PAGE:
I can’t stop thinking about the movie “Control,” a 2007 biopic about Ian Curtis, lead singer in the British band Joy Division. Why? I’m not sure. Is it because Curtis is dead? Because he hung himself? That he was only 23 when he did it? Or maybe I’m puzzled by his hip-locked arm dancing? His baby face? His epilepsy? His painful inability to carry on as a husband, father, boyfriend, and rocker? His music? That he wanted everything and in some way I wanted him to have it? His passion? Other’s passion for him? His drive to create? All of this? Yes, all of this.

 

The movie is based on Deborah Curtis’ (Curtis’ wife) memoir Touching From a Distance (1995). I’m curious about how it was translated from book to screenplay, so I’ll read the book and compare the two. I’ll also look that the DVD’s special features again, particularly the feature in which the screenwriter discusses how he gathered his information and decided the movie’s focus. (I love that stuff.)

 

Will you like “Control”? Again, I’m not sure. But I urge you to give it a look and try to enjoy the unique way the director chose to express Curtis’ deeply felt but short life.

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THE SECRET LIFE OF BEES: The Movie vs. The Novel

Movie Poster
Movie Poster

Dear Reader,

Does the movie The Secret Life of Bees reflect the novel it’s based on? Yes and no. Yes because all the characters are present, and Lilly and August are still main characters. And because there still is Lilly’s quest to unearth memories of her mother, and there are the bees, and bigotry and poverty and black men and women who defy stereotype. There’s even that line from the novel that stunned me: “Before coming here, my whole life had been nothing but a hole where my mother should have been…”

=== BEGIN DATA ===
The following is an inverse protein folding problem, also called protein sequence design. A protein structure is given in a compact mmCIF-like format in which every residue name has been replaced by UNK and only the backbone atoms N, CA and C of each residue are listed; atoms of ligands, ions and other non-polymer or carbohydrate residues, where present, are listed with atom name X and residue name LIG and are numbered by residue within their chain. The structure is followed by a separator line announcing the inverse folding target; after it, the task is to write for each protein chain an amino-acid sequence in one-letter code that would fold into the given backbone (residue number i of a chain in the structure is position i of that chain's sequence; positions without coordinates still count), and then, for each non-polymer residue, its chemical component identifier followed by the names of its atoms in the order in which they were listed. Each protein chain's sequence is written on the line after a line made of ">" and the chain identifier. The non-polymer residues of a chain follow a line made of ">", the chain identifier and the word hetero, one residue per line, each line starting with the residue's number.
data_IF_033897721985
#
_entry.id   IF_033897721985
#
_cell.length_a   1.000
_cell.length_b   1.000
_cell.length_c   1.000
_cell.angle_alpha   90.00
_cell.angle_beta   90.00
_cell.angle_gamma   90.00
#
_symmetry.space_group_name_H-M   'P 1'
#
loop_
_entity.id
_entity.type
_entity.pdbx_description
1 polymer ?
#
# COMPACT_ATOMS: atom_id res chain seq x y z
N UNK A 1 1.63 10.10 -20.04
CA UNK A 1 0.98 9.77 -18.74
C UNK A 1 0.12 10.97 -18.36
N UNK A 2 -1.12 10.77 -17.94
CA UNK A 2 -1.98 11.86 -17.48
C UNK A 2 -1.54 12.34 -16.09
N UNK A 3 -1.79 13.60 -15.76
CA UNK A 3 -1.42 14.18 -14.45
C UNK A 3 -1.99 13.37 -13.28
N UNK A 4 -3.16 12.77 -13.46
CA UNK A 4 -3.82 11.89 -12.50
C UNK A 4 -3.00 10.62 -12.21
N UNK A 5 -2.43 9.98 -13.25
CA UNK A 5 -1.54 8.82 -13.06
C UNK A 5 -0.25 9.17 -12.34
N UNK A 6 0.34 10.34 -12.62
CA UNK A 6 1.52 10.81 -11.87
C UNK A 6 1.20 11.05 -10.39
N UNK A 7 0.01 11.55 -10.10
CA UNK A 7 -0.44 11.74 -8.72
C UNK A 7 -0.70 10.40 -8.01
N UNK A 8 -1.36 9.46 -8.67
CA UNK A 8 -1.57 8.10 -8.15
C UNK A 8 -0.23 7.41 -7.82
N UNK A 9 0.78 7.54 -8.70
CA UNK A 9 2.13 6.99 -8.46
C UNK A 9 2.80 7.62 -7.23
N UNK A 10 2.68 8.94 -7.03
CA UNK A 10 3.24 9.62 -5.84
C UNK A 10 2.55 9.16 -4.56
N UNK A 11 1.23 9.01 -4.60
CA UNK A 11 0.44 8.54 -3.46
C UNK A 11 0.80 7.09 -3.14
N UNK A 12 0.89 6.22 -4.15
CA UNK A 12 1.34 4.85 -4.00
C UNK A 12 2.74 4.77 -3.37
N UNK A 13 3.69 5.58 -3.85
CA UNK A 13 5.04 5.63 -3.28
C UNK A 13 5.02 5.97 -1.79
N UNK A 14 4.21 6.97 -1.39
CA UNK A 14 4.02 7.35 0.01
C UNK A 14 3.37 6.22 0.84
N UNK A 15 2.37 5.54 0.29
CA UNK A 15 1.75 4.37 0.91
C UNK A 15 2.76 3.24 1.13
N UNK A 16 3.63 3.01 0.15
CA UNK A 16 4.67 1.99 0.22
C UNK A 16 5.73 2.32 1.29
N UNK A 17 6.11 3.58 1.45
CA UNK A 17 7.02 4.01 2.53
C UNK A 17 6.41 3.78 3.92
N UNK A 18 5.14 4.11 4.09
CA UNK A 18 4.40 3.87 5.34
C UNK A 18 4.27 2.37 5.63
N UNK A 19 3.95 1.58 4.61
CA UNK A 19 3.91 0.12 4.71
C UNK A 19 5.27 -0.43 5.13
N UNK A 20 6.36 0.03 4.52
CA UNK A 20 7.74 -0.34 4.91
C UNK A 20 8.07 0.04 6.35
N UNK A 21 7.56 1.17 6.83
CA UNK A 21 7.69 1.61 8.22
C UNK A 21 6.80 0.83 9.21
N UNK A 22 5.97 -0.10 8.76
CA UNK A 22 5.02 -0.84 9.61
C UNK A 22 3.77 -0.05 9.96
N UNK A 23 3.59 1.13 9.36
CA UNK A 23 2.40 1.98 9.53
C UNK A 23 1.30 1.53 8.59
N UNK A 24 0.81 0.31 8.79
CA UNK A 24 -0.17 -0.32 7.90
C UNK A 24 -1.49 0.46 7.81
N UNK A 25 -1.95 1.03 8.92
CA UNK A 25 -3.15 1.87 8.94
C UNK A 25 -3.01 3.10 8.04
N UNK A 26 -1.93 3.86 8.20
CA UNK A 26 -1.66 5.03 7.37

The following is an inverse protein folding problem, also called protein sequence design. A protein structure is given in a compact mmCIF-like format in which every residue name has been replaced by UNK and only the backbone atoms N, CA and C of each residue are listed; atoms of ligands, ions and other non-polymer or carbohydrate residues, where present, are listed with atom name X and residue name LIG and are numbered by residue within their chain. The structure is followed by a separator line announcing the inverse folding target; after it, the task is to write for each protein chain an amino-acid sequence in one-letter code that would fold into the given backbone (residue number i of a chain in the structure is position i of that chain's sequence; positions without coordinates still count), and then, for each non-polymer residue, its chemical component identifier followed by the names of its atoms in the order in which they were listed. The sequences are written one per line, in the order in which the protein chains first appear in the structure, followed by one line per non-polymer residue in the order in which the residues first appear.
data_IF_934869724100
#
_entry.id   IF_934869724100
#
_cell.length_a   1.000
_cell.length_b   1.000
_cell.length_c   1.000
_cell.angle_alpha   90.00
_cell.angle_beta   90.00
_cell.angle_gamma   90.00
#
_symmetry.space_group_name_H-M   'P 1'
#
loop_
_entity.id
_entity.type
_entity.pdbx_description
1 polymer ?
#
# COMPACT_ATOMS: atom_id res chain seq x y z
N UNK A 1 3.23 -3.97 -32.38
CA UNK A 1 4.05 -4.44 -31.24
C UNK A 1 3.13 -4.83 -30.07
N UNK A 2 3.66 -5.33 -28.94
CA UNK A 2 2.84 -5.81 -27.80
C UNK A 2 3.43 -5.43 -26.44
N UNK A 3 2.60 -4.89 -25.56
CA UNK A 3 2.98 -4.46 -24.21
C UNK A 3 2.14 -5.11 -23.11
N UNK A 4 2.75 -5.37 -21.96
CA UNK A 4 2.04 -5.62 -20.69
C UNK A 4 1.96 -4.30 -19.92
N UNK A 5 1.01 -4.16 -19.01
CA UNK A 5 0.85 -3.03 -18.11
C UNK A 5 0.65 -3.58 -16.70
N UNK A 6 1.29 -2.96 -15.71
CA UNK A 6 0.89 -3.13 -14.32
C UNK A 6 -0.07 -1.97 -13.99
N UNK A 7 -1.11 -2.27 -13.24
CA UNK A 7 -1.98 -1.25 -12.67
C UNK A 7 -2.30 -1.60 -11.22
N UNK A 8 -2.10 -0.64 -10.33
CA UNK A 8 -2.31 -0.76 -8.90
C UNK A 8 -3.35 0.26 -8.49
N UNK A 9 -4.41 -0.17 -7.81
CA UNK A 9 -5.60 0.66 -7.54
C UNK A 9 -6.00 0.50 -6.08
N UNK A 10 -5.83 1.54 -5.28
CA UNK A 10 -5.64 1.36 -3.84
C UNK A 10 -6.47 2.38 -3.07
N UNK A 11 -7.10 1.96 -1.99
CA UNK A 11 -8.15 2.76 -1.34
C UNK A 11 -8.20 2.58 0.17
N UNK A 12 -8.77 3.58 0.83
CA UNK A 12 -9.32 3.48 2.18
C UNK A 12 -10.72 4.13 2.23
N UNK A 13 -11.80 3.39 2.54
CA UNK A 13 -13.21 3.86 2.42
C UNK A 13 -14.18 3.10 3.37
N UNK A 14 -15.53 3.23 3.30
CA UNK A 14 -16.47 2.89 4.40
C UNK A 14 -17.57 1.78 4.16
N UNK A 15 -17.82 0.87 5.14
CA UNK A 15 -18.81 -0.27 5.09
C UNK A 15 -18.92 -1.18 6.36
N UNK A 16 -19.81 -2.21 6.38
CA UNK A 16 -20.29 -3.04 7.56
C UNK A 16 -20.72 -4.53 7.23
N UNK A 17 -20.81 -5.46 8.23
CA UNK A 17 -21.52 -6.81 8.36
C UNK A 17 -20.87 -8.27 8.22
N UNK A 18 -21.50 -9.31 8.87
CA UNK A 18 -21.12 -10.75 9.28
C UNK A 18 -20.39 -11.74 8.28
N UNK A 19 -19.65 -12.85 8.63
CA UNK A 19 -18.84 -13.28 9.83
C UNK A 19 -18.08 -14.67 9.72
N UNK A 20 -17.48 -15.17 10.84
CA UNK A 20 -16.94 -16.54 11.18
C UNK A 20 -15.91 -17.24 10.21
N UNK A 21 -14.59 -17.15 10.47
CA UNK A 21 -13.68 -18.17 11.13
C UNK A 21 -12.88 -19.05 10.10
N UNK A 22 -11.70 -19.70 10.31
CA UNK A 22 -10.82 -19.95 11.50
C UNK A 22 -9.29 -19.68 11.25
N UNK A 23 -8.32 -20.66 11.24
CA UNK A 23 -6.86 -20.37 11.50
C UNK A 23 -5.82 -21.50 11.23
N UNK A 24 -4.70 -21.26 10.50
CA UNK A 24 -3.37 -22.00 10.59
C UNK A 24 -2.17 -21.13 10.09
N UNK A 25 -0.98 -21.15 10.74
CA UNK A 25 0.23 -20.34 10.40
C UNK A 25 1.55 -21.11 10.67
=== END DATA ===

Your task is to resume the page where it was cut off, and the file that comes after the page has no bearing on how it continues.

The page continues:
And no, the movie doesn’t reflect the novel. The Black Madonna’s significance in August and her sisters’ lives shows up as a comedic interlude rather than as a bubbling story that fully revealed toward the end of the novel. The bees are there, as I said, and August loves and respects them, but the perfect purpose of each bee’s life doesn’t shine the way it does in the novel.

Did the movie move me in the same the novel did? No, but I was moved – to tears – when Lilly (Dakota Fanning) confessed she was unlovable. I owe this to Fanning’s right-on acting in this scene. But, do I recommend that you, dear reader, see The Secret Life of Bees? Yes… and no.

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Will THE SECRET LIFE OF BEES Movie Reflect the Novel?

Dear Reader,

One of my favorite novels is The Secret Life of Bees. Why? Because author Sue Monk Kidd’s writing led me to believe narrator Lilly Owens was a real 14-year-old girl with real 14-year-girls’ perceptions and problems. She never let on that an adult wrote the story, which means she’s a good writer and trained actress. (I don’t know if she has any acting experience, but her writing makes me want to think she does.) I also liked the book because it read like a ballet, with its dances performed by the queen bee and her corps, the corps and beekeepers, and the beekeepers and Lilly.

Today I’m going to the film adaptation of the book, and I wonder if I’ll like it. I know Dakota Fanning and Queen Latifah will impress me, ’cause they always do, but I don’t know if the depth of Kidd’s storytelling will show through costumes and sets and musical score. I hope it will. I’ll let you know, okay?